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Boston Keratoprosthesis (KPro) - EyeWiki

In 2014, Srikumaran et al reported mean follow-up of 46.7 months (range, 6 weeks to 8.7 years) for 139 eyes of 133 patients who had received a Boston KPro at 1 of 5 tertiary referral centers in the United States. Twenty-seven percent of eyes underwent a primary KPro procedure while 73% had a prior donor graft failure. Postoperatively, visual acuity improved to at least 20/200 in 70% of eyes. The probability of maintaining visual acuity of at least 20/200 was 50%, and device retention was estimated at 67% at 7 years. The 7-year cumulative incidence of complications was 49.7% for retroprosthetic membrane formation, 21.6% for glaucoma surgery, 18.6% for retinal detachment, and 15.5% for endophthalmitis.

Timing of Glaucoma Drainage Device With Boston KPro Surgery (GDD-KPro)

There is no Medicare national coverage policy. Medicare has established an Ambulatory Payment Classification 0293 for level V anterior segment eye procedures that includes CPT code 65770 (keratoprosthesis) and a HCPCS code for the prosthesis (C1818 - integrated keratoprosthesis OR L8609 - artificial cornea).21

An alternate treatment is the Boston Keratoprosthesis (Kpro) ..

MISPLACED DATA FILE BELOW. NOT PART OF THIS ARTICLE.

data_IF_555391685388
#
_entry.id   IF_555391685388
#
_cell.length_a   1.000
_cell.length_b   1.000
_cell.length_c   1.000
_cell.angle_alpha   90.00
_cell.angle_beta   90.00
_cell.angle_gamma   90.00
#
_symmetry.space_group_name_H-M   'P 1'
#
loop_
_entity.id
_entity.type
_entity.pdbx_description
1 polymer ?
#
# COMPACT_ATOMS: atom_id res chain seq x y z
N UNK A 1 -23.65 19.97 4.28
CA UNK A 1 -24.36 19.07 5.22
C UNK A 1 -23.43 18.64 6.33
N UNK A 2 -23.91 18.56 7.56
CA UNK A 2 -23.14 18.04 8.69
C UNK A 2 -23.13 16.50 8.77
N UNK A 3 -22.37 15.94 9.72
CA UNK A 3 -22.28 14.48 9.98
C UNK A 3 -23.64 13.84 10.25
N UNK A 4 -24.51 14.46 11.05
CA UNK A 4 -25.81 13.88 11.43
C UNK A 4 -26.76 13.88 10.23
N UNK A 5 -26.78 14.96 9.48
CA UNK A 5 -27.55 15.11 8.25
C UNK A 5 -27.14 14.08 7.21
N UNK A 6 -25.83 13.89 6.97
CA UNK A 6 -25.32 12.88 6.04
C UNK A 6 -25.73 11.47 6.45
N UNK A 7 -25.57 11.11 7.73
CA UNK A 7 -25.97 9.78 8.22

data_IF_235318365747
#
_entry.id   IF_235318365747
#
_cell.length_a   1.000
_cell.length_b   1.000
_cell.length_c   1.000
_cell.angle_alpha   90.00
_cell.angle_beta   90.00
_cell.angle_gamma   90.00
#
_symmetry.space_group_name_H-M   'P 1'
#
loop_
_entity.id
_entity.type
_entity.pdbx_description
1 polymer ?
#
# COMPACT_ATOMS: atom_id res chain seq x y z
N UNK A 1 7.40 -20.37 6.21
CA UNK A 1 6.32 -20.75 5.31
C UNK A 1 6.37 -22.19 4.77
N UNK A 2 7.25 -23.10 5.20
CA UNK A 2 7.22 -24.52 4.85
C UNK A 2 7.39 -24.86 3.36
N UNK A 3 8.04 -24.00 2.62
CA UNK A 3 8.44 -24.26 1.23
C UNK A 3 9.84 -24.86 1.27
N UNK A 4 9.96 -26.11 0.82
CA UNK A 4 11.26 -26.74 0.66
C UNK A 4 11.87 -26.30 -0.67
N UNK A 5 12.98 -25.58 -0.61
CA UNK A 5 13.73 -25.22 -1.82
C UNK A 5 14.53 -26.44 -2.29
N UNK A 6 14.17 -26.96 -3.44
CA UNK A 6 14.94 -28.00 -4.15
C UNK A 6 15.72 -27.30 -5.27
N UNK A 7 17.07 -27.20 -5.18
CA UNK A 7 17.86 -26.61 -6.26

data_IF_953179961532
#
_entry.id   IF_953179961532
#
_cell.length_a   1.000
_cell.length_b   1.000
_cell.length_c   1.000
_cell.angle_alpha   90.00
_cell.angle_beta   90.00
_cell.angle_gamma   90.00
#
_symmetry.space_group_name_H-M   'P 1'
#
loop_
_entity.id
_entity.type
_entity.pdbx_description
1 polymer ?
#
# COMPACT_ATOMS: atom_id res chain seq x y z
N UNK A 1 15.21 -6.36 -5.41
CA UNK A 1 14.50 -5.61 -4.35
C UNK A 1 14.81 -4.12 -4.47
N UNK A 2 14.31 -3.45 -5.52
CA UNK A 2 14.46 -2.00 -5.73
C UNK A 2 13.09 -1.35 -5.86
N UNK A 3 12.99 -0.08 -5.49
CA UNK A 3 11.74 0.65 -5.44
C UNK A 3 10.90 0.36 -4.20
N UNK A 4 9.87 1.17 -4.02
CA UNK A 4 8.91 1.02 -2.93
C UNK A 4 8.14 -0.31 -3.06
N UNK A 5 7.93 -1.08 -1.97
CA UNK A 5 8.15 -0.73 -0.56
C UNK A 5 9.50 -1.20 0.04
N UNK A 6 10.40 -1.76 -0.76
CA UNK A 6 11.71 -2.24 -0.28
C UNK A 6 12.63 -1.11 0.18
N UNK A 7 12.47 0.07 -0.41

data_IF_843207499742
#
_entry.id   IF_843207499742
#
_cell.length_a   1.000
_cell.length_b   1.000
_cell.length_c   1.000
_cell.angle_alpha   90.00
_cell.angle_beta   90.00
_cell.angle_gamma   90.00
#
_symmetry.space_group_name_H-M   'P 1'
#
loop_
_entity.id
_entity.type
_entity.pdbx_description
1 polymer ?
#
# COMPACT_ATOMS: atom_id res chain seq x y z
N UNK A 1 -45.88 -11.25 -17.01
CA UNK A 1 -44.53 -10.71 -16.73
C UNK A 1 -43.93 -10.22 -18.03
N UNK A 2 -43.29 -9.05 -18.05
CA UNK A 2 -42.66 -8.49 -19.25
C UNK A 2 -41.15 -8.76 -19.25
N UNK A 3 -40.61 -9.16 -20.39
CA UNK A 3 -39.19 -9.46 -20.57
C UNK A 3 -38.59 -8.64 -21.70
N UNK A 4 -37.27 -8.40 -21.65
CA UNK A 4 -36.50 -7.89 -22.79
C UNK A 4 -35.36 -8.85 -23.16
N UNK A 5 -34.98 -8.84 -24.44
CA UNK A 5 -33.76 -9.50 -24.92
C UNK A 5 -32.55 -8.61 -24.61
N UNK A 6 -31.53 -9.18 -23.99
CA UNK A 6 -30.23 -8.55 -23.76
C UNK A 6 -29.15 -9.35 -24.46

Boston Keratoprosthesis, Type I - YouTube

Section Summary: Boston Keratoprosthesis
Numerous case series and systematic reviews of these series have assessed thousands of eyes implanted with the KPro device. A 2015 systematic review of KPro efficacy included 22 series with a total of 2176 eyes. Studies with longer follow-up (ie, at least 2 years) have shown improved visual outcomes in a substantial percentage of patients with Boston KPro. This procedure is high risk and is associated with numerous complications (eg, growth of retroprosthetic membranes) and a probable need for additional surgery, thus careful patient selection is important.

A 2012 prospective series of 265 eyes (265 patients) from 18 medical centers, published by the Boston Type 1 Keratoprosthesis Study Group, focused on the time to development of retroprosthetic membranes. Most eyes (85.4%) had undergone an average of 2.2 (range, 1-8) PKs before keratoprosthesis implantation. The remaining eyes (14.6%) were considered at high risk for PK failure and had received a primary keratoprosthesis. At a mean follow-up of 17.8 months, retroprosthetic membranes had formed in 31.7% of eyes. The mean time to development of retroprosthetic membranes was 216.7 days (range, 7 days to 4 years). Risk factors were the indication for the keratoprosthesis, specifically, infectious keratitis had a hazard ratio of 3.2 (95% CI, 1.7 to 6.2) and aniridia had a hazard ratio of 3.1 (95% CI, 1.1 to 8.9).

Boston Keratoprosthesis Type 1 - Ophthalmology

The Boston Type I Keratopros­thesis (BI-KPro) is an artificial cornea device

Lee, W., Shtein, R., Kaufman, S., Deng, S., and Rosenblatt, M. (2015). Boston keratoprosthesis: outcomes and complications: a report by the American Academy of Ophthalmology. , 122 (7), 1504-1511. Abstract retrieved July 9, 2015 from PubMed database.

Srikumaran, D., Munoz, B., Aldave, A.J., Aquavella, J.V., Hannush, S.B., Schultze, R., et al. (2014). Long-term outcomes of Boston type 1 keratoprosthesis implantation: a retrospective multicenter cohort. , 121 (11), 2159-2164. Abstract retrieved July 10, 2015 from PubMed database.